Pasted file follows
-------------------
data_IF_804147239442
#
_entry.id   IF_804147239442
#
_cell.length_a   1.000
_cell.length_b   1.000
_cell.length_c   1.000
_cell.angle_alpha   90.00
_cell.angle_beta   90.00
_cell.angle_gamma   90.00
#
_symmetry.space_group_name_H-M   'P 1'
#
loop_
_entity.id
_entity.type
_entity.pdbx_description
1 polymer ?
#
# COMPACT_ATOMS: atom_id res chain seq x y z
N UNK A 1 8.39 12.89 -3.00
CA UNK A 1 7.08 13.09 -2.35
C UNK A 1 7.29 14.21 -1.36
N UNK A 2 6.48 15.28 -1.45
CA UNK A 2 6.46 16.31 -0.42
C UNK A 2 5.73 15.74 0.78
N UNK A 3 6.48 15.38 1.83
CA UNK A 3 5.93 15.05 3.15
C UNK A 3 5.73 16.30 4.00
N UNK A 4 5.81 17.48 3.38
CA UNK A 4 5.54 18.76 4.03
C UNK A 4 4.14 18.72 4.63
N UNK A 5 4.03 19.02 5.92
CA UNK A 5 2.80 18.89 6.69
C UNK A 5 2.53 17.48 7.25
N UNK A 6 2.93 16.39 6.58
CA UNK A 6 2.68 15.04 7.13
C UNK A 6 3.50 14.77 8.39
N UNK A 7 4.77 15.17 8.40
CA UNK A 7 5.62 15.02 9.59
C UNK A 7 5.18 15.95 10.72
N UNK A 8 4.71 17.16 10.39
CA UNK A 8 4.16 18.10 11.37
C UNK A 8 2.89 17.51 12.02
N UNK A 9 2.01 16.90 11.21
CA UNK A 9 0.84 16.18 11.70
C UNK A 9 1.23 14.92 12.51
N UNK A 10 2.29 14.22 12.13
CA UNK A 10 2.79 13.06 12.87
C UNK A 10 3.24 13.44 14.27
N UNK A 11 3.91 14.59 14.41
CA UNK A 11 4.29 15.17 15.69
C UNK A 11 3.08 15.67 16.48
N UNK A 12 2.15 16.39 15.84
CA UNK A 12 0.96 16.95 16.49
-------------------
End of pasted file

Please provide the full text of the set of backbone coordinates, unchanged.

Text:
data_IF_804147239442
#
_entry.id   IF_804147239442
#
_cell.length_a   1.000
_cell.length_b   1.000
_cell.length_c   1.000
_cell.angle_alpha   90.00
_cell.angle_beta   90.00
_cell.angle_gamma   90.00
#
_symmetry.space_group_name_H-M   'P 1'
#
loop_
_entity.id
_entity.type
_entity.pdbx_description
1 polymer ?
#
# COMPACT_ATOMS: atom_id res chain seq x y z
N UNK A 1 8.39 12.89 -3.00
CA UNK A 1 7.08 13.09 -2.35
C UNK A 1 7.29 14.21 -1.36
N UNK A 2 6.48 15.28 -1.45
CA UNK A 2 6.46 16.31 -0.42
C UNK A 2 5.73 15.74 0.78
N UNK A 3 6.48 15.38 1.83
CA UNK A 3 5.93 15.05 3.15
C UNK A 3 5.73 16.30 4.00
N UNK A 4 5.81 17.48 3.38
CA UNK A 4 5.54 18.76 4.03
C UNK A 4 4.14 18.72 4.63
N UNK A 5 4.03 19.02 5.92
CA UNK A 5 2.80 18.89 6.69
C UNK A 5 2.53 17.48 7.25
N UNK A 6 2.93 16.39 6.58
CA UNK A 6 2.68 15.04 7.13
C UNK A 6 3.50 14.77 8.39
N UNK A 7 4.77 15.17 8.40
CA UNK A 7 5.62 15.02 9.59
C UNK A 7 5.18 15.95 10.72
N UNK A 8 4.71 17.16 10.39
CA UNK A 8 4.16 18.10 11.37
C UNK A 8 2.89 17.51 12.02
N UNK A 9 2.01 16.90 11.21
CA UNK A 9 0.84 16.18 11.70
C UNK A 9 1.23 14.92 12.51
N UNK A 10 2.29 14.22 12.13
CA UNK A 10 2.79 13.06 12.87
C UNK A 10 3.24 13.44 14.27
N UNK A 11 3.91 14.59 14.41
CA UNK A 11 4.29 15.17 15.69
C UNK A 11 3.08 15.67 16.48
N UNK A 12 2.15 16.39 15.84
CA UNK A 12 0.96 16.95 16.49